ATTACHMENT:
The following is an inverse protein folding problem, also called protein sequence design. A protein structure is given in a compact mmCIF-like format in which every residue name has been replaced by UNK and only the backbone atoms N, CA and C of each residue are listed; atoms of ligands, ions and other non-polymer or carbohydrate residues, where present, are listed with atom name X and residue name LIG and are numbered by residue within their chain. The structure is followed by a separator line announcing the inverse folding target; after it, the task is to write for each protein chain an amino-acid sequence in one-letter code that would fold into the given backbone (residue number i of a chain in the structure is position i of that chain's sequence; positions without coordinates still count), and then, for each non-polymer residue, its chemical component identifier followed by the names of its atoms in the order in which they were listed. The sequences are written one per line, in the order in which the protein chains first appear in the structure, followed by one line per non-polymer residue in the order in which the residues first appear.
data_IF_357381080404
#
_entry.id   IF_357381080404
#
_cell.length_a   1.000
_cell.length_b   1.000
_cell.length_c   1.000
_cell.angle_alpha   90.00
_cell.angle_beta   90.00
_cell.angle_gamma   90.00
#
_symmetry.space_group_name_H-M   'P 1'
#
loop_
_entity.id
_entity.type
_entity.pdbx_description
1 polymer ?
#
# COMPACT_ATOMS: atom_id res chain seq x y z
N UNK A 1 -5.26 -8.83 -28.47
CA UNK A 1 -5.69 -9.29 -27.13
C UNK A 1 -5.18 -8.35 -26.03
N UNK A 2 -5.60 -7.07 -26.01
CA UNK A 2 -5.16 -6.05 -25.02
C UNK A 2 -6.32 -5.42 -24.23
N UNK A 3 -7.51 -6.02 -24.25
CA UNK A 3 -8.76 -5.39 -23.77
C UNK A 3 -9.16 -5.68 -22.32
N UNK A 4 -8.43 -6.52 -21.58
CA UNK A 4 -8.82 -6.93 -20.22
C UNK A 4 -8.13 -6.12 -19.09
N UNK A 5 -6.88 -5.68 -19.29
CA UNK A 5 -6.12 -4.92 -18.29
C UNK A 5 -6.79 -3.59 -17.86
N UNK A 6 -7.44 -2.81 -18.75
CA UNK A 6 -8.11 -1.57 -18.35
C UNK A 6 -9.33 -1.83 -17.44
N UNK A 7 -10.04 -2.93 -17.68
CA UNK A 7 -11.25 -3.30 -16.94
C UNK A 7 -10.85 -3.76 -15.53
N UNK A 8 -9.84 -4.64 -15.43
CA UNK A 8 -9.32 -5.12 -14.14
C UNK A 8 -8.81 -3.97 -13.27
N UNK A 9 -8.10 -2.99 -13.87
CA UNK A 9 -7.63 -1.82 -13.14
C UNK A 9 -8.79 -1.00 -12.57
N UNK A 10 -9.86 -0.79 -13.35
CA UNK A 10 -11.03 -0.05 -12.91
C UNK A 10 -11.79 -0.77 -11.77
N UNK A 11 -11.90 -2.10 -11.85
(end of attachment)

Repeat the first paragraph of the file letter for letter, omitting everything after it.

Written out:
The following is an inverse protein folding problem, also called protein sequence design. A protein structure is given in a compact mmCIF-like format in which every residue name has been replaced by UNK and only the backbone atoms N, CA and C of each residue are listed; atoms of ligands, ions and other non-polymer or carbohydrate residues, where present, are listed with atom name X and residue name LIG and are numbered by residue within their chain. The structure is followed by a separator line announcing the inverse folding target; after it, the task is to write for each protein chain an amino-acid sequence in one-letter code that would fold into the given backbone (residue number i of a chain in the structure is position i of that chain's sequence; positions without coordinates still count), and then, for each non-polymer residue, its chemical component identifier followed by the names of its atoms in the order in which they were listed. The sequences are written one per line, in the order in which the protein chains first appear in the structure, followed by one line per non-polymer residue in the order in which the residues first appear.